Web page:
Midshipman's Log

cheddarnibbles
17th March 2007, 13:54
I was a middie with Blue Funnel from November'58 until March '62. The shoreside boss was one R.E.Hutson.Between voyages he stored the mddies' logs in a small cupboard on the sixth floor of India Buildings.

We were obliged to write half a page of foolscap for every day on board and so it became the diary of a young man's prime of life. Every port visited and every single task undertaken was logged in detail.(Not shoreleave though, you kept those details to yourself for obvious reasons ??? !!!)
Okay, so most days began " Called at 0545. Cleaned bridge brass scrubbed the decks and holystoned the taff rails" .Breakfast at 8, Turned to at 9 et cetera...... But what of Semarang, Shanghai,Port Alma , Cairns, Labuan and all those wonderful places. What about cargo watching in Nakhodka and cleaning wells out after a cargo of bulk copra. A veritable treasure chest of nostalgia written in ones own fair hand......

What happened to all those stiff backed foolscap books ?? And did fellow middies leave theirs behind when you went away to other companies ?

The worst mistake I made was leaving Blue Flue, the second worst was leaving my log in that cupboard in Liverpool.

colinj
17th March 2007, 17:47
I still have mine,the last entry being for the week July 10/16 1960 aboard 'Eumaeus' recording the last few days of her voyage from the Far East to London where she was to be transferred to the Dutch flag(NSMO).As you say many of the duties recorded each week were very mundane.Brass polishing,scrubbing out the wheelhouse,sand and canvassing the wooden rails
bu also a great record of ports visited,shipmates ,cargo carried and weather experienced.On several ships,the logbooks were examined and initialled each week by the Chief Officer-presumably to ensure no incriminating entries were included which might be picked up when the books were looked at in India Buildings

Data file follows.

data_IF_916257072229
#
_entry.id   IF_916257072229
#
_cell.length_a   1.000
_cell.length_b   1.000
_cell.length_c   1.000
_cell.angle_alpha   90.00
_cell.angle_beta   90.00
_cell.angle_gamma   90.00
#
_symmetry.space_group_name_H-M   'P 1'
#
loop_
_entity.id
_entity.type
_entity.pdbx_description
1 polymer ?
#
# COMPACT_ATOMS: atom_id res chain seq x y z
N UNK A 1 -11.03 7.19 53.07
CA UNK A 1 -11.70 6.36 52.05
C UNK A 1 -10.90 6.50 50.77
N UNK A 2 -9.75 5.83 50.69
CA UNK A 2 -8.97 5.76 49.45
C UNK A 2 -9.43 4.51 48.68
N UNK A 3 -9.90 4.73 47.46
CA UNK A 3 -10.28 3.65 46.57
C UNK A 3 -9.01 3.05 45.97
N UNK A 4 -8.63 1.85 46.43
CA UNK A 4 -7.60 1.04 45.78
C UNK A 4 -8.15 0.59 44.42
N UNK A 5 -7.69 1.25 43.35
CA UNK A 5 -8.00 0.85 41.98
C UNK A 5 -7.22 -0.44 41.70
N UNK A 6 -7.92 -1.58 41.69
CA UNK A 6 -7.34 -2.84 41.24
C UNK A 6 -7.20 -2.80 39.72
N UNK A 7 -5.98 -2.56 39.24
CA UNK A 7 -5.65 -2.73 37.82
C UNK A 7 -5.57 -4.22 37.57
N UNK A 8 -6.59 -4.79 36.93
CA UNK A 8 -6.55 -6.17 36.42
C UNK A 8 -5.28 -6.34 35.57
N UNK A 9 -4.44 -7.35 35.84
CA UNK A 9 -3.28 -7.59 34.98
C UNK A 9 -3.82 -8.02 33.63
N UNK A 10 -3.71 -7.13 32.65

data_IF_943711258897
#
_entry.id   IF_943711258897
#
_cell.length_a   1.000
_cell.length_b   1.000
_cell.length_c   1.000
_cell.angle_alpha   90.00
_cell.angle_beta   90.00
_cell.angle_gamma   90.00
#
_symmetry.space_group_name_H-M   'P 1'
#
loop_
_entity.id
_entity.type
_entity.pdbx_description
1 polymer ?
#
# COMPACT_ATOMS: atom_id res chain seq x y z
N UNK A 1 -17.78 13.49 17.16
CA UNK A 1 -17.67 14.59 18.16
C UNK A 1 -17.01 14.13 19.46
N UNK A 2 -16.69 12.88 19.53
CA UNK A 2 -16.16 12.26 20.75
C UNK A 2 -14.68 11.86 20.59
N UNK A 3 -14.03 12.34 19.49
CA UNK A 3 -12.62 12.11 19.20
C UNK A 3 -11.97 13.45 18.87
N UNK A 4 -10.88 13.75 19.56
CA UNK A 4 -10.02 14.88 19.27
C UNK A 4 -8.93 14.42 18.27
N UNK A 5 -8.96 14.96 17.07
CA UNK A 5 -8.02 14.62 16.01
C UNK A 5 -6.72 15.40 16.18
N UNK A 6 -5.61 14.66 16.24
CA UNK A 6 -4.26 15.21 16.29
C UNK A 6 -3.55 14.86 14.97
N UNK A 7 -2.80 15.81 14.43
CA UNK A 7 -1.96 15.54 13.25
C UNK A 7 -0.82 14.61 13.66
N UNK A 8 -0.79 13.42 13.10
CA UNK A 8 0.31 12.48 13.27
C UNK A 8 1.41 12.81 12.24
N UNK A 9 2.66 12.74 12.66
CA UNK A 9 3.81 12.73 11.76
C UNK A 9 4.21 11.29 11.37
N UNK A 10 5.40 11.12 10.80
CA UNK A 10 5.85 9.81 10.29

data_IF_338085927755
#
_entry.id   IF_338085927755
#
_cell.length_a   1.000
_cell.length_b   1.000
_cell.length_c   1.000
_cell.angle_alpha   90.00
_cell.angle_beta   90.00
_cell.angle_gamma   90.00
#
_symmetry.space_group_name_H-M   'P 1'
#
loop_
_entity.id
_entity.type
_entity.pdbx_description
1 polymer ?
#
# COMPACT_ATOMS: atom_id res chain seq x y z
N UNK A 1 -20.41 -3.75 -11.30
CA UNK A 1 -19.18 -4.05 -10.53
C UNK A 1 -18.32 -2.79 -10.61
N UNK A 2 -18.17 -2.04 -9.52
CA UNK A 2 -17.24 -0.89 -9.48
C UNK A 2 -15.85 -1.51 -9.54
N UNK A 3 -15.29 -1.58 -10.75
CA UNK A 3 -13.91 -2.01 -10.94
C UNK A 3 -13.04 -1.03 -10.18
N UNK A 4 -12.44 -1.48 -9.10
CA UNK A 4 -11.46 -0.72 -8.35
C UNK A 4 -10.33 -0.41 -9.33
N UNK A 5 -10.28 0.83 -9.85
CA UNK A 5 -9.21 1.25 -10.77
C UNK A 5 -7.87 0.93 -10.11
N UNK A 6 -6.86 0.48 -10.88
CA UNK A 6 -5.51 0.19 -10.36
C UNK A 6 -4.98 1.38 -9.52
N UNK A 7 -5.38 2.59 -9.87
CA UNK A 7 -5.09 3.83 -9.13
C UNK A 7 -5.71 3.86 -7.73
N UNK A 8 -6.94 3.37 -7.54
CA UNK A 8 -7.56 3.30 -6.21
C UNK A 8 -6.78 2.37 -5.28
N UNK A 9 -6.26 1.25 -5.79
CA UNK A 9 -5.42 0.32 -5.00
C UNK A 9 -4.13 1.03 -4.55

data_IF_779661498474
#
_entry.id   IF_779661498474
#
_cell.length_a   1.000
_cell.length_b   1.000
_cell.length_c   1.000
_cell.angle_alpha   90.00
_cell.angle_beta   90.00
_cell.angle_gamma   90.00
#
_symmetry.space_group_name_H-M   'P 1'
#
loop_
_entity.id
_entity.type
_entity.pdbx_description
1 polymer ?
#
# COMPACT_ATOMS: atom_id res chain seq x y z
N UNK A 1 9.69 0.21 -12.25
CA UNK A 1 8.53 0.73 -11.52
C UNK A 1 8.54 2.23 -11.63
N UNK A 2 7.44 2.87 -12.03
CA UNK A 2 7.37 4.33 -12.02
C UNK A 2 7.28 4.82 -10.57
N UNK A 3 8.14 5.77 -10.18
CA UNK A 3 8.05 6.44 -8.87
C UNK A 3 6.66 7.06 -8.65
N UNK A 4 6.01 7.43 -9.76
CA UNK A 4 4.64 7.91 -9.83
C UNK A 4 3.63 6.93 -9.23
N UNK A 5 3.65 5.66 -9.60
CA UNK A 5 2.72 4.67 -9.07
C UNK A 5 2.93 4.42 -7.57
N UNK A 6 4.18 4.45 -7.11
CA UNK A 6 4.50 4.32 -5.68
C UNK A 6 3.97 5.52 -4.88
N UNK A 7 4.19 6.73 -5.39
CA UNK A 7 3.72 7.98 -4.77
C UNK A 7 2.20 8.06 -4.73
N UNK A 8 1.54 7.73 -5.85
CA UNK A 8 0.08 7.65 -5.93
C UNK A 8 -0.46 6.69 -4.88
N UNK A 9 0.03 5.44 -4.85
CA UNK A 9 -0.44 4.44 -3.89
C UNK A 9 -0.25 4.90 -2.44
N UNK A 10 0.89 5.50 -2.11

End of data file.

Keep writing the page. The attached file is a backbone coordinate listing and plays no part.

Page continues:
John_F
17th March 2007, 19:48
Cheddarnibbles,
We had a similar discipline in BP. We had to submit a double page of foolscap writing once a week to the Old Man. He read it, censored it if he thought there was anything of a delicate nature which would have upset personnel in Head Office & signed each weekly entry. Twice a year the journals were submitted to Head Office for marking.
I still have my journal in its entirety plus most of the letters that I wrote home which my mother kept. I regret now that I did not put more effort into the journal writing - it was always a bind as there always seemed something better to do with one's time. In addition, when you were on the Coast, there was never much time anyway. One day, when I fully retire, I will get it all down on disc & hope my kids will appreciate it in years to come.
Kind regards,
John.

cheddarnibbles
17th March 2007, 20:17
colinj Amazing isn't it ? How useful those records could now be....and I thought nothing of it at the time.

John F. You are about to do what I wanted to.....good luck with the CD....the kids will love it !

thunderd
18th March 2007, 00:22
This is great stuff and although this is not the venue to do it, those of you who feel inclined to do so should publish these logs on other sites that cater for this sort of thing and make a note where you have done so in this thread.

I personally would enjoy them immensely and would love to read them.

cheddarnibbles
18th March 2007, 13:19
This is great stuff and although this is not the venue to do it, those of you who feel inclined to do so should publish these logs on other sites that cater for this sort of thing and make a note where you have done so in this thread.

I personally would enjoy them immensely and would love to read them.

Nice one Derek.

I also think they would make fascinating reading and look forward to getting some links to sites via this thread.